Note – I understand many college graduates get stuck in "McJobs" after graduation. These (hopefully) temporary positions involve low pay and no benefits. Nevertheless, these jobs are not meant to be careers and should not be considered comparable (for salary comparison purposes) to a fulltime professional job. When I finished college, I had a "McJob" until I found a permanent position. My first real job (a long time ago) paid $28,000 + benefits.


  • Pay for Performance: While it would be nice to pay "good" teachers more than "bad" teachers, nobody has developed an effective means of identifying top, individual performers. With respect to group performance, our state is consistently ranked in the top five in the United States.


  • "They only work 9 months per year": (In our state, it is 10 months per year).


    Frankly, the 2 months "off" is an unpaid furlough. With only 8 weeks available to work a summer job, getting a summer job making decent money is difficult. Almost every teacher I know would love to give up the vacation for 2 months of additional pay.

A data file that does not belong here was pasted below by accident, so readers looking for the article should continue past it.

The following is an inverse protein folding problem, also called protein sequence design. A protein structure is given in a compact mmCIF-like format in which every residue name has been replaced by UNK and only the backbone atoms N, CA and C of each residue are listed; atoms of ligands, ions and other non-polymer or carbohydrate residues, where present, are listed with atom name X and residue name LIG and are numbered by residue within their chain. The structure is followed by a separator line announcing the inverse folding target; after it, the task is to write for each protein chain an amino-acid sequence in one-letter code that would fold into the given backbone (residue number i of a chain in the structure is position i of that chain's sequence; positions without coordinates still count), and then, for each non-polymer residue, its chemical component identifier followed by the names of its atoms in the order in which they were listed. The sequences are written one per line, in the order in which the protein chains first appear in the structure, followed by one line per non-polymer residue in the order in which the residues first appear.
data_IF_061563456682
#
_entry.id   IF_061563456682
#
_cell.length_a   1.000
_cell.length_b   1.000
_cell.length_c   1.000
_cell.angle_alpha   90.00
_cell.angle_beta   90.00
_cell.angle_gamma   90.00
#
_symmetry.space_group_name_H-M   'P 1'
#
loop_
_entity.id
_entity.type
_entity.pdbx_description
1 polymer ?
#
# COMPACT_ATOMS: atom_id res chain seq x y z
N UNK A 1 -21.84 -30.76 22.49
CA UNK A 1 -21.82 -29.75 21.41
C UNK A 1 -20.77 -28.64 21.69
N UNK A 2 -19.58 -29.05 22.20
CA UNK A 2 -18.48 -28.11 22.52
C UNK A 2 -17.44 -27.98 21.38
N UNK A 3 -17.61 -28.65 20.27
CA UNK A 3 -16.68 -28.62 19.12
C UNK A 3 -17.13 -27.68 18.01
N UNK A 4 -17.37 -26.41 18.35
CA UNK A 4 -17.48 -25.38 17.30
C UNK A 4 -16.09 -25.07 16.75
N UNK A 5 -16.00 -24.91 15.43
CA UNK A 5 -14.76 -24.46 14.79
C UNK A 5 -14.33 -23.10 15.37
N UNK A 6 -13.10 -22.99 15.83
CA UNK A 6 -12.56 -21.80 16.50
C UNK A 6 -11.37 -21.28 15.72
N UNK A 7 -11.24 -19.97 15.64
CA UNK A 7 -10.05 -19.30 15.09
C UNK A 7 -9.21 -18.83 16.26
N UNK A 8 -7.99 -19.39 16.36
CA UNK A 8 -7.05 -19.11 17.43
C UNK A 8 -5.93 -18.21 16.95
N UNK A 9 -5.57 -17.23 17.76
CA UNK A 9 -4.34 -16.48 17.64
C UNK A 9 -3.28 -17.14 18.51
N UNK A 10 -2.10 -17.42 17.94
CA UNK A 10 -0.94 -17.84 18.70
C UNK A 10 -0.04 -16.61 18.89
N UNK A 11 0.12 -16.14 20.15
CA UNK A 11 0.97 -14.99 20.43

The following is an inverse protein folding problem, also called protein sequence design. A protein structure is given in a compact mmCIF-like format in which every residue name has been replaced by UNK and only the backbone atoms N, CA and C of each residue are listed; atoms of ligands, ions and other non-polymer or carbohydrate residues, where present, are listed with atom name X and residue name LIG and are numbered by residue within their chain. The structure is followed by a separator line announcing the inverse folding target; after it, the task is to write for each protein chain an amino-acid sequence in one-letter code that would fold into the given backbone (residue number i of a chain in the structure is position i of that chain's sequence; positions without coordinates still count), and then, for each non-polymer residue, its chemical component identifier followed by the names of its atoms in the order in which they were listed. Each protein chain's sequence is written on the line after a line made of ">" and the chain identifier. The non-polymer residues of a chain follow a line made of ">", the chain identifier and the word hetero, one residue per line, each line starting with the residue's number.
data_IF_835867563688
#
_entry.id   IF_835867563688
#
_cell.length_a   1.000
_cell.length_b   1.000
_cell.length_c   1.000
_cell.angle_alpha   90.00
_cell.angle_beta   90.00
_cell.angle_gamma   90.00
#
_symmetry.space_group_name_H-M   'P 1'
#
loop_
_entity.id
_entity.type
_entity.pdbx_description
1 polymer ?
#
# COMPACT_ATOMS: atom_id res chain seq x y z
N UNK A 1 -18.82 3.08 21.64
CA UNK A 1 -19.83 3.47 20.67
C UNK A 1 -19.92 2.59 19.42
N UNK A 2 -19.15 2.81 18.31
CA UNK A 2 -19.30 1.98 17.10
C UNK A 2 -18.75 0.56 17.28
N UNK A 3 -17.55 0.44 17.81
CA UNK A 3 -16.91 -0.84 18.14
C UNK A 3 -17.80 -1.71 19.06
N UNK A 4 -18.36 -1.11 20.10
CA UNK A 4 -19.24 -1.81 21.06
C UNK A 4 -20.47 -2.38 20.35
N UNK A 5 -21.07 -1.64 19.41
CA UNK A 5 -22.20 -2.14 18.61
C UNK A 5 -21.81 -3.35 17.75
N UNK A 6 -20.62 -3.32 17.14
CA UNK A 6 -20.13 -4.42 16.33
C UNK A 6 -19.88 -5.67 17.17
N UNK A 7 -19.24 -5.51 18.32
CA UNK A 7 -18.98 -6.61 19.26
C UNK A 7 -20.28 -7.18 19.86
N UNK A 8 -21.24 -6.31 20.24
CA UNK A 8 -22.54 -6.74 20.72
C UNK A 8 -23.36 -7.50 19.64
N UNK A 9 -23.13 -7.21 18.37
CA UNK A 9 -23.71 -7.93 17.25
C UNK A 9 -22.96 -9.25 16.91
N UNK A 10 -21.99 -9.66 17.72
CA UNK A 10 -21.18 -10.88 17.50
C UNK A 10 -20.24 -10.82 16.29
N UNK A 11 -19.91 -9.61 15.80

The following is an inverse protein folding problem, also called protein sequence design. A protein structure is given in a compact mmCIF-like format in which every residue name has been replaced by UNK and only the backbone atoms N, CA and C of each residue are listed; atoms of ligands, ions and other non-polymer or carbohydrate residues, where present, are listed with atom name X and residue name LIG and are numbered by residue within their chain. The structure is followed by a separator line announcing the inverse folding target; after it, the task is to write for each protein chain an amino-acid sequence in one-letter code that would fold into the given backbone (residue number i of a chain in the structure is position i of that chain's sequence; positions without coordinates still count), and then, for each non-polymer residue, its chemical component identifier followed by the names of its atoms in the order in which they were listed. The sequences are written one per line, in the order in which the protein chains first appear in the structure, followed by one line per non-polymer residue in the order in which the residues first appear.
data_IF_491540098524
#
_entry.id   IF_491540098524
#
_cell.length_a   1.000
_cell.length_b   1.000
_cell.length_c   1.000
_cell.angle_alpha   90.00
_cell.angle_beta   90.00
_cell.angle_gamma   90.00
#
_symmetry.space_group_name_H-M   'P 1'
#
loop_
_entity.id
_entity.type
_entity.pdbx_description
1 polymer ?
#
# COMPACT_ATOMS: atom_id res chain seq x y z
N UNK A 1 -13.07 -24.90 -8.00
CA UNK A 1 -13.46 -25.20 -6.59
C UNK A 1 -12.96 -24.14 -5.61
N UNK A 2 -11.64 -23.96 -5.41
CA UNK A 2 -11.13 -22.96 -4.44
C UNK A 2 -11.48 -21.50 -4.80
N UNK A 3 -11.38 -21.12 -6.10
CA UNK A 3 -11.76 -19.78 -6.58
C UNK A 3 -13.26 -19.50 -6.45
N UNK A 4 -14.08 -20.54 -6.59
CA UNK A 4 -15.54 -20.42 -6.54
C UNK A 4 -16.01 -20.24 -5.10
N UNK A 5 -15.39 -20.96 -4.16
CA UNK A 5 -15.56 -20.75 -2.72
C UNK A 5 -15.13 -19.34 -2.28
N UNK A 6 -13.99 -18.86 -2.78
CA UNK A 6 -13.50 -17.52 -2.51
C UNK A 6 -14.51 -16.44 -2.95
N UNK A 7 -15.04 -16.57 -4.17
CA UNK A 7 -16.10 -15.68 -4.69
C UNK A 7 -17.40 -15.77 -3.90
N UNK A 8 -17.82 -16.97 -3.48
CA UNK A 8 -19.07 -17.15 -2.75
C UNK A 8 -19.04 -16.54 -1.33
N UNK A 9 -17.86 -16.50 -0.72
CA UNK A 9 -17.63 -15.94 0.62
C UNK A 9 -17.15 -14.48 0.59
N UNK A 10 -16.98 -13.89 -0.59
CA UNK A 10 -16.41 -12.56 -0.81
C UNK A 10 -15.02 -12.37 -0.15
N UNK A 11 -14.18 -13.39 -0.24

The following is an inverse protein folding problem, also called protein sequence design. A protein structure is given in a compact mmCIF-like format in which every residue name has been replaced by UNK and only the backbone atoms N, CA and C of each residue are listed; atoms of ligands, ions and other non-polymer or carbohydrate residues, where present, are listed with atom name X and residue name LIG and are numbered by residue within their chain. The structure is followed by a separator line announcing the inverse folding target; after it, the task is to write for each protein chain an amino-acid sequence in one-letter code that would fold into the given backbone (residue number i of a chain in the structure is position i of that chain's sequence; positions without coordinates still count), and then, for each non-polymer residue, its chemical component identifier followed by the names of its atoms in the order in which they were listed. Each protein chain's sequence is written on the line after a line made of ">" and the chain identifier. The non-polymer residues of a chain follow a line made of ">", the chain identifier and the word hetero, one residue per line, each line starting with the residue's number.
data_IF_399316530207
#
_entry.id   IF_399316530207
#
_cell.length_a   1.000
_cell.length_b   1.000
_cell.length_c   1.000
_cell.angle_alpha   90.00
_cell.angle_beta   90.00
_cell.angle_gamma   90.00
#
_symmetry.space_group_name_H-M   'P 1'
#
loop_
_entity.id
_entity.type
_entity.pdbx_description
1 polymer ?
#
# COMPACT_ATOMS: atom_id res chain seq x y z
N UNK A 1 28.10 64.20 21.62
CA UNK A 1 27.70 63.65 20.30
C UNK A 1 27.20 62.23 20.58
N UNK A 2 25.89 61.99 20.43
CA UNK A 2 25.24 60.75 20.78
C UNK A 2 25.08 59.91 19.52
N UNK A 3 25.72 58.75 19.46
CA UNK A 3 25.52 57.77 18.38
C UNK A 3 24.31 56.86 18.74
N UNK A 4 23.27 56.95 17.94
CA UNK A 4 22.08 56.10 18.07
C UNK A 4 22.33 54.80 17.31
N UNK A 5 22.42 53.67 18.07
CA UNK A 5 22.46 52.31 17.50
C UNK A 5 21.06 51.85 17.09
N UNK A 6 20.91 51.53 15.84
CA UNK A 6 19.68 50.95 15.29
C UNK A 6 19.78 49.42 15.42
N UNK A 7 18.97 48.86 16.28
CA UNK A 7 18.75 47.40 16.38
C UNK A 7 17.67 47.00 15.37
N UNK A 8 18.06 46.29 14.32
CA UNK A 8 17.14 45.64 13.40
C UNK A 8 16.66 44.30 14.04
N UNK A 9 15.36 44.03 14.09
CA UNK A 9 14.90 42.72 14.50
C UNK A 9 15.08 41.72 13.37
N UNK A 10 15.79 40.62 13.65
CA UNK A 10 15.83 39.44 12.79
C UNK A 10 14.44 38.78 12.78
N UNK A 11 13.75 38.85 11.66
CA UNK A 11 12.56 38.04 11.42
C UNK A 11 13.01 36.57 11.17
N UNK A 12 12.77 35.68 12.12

By any measure, the teachers I know work hard. Each day, my wife gets to school around 7am and leaves after 5pm (often close to 6pm). Most nights, she spends time grading papers and/or working on lesson plans. Growing up, I distinctly remember my mom working almost every Sunday. Years later, my wife does the same thing. Week in week out, my wife spends significantly more time working than just about anyone I know (including me).


  • Envy of what Teachers make: If you think they are overpaid, I suggest you do what is necessary to become a teacher. Invest the money in a degree. Invest the money in a Masters degree. Go after that starting salary. If they are truly overpaid, you will feel like you have won the lottery.